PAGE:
Pope Francis has formed a commission to investigate the Vatican Bank. What makes this move very important is that the commission is to report to him directly, and bypass the Vatican bureaucracy.
John Paul I (he had such a kind face)
A number of books have been written about the corruption – and sometimes criminality – emanating from that bank.
It’s long been rumored that Pope John Paul I was murdered (in 1978) because he was about to focus attention on the bank. He was a humble man, perhaps in the style of Francis – the first pope to forego a ‘coronation’. John Paul I lasted 33 days. He was 55 when he was found dead in his bed. (Some of the theories about his death are here.)
So this is a big deal.
You may recall that the world-wide financial collapse four years ago was entirely the fault of irresponsible mortgage seekers who demanded houses they couldn’t afford. In other words, the little people did it. Remember that?
Since then – and while a whole passel of criminals who posed as investment bankers, ripped off their investors and made themselves obscenely rich, continued to enjoy their summers in The Hamptons – our Justice Department has been distressingly silent.
But lo, at last.
Federal prosecutors hit Bank of America with a $1 billion-plus civil mortgage fraud lawsuit Wednesday, accusing the banking giant of engineering a scheme that defrauded federally-backed agencies during the national financial crisis.
The complaint . . . accuses the bank of using a loan-origination program called the “Hustle” to process mortgage applications at high speed with little financial checking . . .
The result was defective mortgage loans that defaulted after Bank of America sold them to federal mortgage loan guarantors Fannie Mae and Freddie Mac, causing more than $1 billion in losses and thousands of foreclosures . . .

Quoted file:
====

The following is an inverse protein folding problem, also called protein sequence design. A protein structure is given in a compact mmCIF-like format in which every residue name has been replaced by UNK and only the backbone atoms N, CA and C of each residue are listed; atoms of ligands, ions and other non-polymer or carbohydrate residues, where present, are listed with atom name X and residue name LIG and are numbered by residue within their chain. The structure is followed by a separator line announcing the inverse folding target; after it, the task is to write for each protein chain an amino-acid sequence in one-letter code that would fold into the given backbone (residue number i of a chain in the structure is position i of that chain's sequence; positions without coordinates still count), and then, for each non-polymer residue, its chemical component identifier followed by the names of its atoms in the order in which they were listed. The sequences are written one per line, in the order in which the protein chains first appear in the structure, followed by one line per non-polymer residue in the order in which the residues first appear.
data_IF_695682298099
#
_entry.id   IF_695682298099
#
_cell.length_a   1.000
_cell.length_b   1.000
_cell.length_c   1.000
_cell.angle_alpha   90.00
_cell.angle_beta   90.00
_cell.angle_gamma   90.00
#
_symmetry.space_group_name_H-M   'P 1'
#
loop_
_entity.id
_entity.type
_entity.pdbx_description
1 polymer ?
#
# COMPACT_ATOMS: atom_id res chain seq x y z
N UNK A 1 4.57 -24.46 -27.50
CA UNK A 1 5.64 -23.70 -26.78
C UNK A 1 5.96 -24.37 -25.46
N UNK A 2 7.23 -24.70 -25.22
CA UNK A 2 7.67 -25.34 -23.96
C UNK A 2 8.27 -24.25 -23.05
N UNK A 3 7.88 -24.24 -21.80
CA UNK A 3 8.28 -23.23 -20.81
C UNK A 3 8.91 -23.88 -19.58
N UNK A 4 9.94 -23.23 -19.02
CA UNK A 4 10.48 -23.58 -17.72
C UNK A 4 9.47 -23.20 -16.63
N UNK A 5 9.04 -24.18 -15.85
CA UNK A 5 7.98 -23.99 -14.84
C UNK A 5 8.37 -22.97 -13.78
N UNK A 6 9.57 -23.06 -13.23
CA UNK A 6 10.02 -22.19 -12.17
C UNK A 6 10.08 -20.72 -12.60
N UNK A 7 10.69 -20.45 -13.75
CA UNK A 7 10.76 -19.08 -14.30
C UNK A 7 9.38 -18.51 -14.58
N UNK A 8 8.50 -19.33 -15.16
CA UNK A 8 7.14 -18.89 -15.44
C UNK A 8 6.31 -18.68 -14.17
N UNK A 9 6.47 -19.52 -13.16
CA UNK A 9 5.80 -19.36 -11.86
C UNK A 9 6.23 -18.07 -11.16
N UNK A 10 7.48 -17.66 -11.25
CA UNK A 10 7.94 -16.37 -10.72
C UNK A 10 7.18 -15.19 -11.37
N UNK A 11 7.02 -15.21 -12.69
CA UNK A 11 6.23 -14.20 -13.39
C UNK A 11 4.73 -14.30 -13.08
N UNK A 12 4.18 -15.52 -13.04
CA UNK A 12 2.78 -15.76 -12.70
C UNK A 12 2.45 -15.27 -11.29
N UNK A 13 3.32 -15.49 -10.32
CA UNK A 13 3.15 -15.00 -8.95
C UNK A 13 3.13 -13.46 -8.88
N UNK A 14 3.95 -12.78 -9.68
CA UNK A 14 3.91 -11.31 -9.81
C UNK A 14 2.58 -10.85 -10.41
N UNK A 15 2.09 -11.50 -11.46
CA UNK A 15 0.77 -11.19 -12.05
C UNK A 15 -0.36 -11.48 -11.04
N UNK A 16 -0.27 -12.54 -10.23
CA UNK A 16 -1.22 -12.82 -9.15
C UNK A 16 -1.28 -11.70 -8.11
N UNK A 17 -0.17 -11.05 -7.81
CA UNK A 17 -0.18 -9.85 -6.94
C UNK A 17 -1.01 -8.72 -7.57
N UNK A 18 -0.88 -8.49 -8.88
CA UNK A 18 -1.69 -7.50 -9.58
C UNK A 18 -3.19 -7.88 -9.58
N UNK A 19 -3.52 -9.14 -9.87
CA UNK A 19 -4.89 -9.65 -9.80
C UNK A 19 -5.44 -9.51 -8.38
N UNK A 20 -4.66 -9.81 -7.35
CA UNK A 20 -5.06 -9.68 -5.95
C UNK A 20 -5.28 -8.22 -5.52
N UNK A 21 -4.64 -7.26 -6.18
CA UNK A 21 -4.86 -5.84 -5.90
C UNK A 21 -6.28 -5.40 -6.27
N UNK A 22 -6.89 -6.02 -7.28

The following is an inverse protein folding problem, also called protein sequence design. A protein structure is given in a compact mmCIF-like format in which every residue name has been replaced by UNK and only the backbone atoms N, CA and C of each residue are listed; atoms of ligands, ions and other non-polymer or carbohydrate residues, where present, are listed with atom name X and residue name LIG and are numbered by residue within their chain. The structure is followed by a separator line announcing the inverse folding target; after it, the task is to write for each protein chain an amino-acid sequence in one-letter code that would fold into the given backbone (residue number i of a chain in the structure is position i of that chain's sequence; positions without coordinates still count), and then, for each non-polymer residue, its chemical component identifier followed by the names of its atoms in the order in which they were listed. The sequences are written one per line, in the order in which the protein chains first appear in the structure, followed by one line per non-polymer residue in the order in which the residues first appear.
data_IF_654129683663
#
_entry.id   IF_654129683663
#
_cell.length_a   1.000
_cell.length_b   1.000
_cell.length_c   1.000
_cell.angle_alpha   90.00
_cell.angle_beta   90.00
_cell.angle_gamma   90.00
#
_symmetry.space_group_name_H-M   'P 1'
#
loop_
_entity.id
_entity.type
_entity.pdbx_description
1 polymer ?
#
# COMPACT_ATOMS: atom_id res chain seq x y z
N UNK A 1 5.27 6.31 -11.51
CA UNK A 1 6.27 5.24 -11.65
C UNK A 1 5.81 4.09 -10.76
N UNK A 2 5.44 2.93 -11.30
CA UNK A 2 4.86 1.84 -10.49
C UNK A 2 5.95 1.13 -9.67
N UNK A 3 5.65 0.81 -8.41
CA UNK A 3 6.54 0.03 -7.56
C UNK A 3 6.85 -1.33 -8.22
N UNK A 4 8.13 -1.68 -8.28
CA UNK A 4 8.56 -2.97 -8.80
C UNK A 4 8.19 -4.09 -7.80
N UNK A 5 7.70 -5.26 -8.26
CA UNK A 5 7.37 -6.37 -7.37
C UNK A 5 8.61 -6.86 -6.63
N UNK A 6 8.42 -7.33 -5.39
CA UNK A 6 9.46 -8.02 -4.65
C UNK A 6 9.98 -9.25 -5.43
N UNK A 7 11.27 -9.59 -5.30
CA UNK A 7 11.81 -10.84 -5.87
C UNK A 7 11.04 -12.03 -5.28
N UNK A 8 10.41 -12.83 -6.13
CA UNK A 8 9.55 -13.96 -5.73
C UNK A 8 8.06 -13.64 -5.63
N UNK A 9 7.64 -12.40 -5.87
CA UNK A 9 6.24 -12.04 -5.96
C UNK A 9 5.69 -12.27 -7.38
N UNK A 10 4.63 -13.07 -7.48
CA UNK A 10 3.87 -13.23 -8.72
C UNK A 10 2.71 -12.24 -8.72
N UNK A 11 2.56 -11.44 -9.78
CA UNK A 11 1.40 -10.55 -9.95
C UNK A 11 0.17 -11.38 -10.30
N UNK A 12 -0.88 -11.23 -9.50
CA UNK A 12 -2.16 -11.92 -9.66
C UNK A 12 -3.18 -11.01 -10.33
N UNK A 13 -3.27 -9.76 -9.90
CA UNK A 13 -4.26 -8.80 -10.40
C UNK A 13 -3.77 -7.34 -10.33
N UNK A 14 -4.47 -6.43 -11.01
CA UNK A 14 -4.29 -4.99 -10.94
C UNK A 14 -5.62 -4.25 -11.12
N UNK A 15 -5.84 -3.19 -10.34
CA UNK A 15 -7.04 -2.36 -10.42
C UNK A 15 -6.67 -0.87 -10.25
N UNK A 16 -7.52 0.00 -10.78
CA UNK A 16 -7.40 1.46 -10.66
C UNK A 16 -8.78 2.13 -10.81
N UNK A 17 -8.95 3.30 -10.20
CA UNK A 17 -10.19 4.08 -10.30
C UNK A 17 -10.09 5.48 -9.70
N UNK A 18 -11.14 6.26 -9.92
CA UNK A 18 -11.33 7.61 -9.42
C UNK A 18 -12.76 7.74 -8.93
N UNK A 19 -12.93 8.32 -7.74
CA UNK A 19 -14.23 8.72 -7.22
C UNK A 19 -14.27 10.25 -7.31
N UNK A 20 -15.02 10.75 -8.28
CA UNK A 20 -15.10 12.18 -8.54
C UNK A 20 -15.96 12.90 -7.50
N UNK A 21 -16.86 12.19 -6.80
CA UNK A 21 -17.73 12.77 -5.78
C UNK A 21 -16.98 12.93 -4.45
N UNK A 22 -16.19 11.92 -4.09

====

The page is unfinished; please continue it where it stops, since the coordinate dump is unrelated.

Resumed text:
“Countrywide and Bank of America made disastrously bad loans and stuck taxpayers with the bill,” said Manhattan U.S. Attorney Preet Bharara . . . [they] systematically removed every check in favor of its own balance – they cast aside underwriters, eliminated quality controls, incentivized unqualified personnel to cut corners and concealed the resulting defects,” said Bharara.
Posted in corporate power, corruption, economy, Government, Plutocrats
Tagged Bank of America, banking, crime, economy, mortgage fraud, Politics, TARP
Joe Nocera’s column Talking Business in today’s NY Times is interesting. It seems that the House subcommittee on financial institutions and consumer credit has summoned the great enemy, the great advocate for American consumers, Elizabeth Warren. Obama hired her last year to set up the new Consumer Financial Protection Bureau – he dared not appoint her director of the new agency because confirmation was very iffy. The banks don’t care for Ms. Warren you see. She won’t run interference for them and that’s just not right.
. . . the real purpose of the hearing: to allow the Republicans who now run the House to box Ms. Warren about the ears. The big banks loathe Ms. Warren, who has made a career out of pointing out all the ways they gouge financial consumers [us] — and whose primary goal is to make such gouging more difficult. So, naturally, the Republicans loathe her too. That she might someday run this bureau terrifies the banks. So, naturally, it terrifies the Republicans.
. . . rather than waiting until July to start helping financial consumers, Ms. Warren has been trying to help them now. Can you believe the nerve of that woman? . . . at the request of the states’ attorneys general, all 50 of whom have banded together to investigate the mortgage servicing industry in the wake of the foreclosure crisis, she has fed them ideas that have become part of a settlement proposal they are putting together.
She’s a hero and as clean as they come. You go Elizabeth, you go.
Posted in Congress critters, corporate power, economy, Government, Meet the 112th!, Politics
Tagged banking, consumer credit, Consumer Protection, Elizabeth Warren, financial reform, Joseph Nocera, Wall Street
Here in this nation, we keep insisting that we do everything better than everyone else because we’re the USA. And this in spite of the facts – an economy that nearly collapsed, infrastructure that’s beyond the point of affordable repair, wars fought on borrowed money and off-budget, unwillingness to go for the most cost efficient health care to protect profit, educational decline, unaffordable universities. We keep being the Ferengi.
Today Paul Krugman takes a look at why Canada came through the banking crisis with very few scars (if any). Of course, that’s only one area in which we refuse to notice if anyone else has invented the very wheels we need.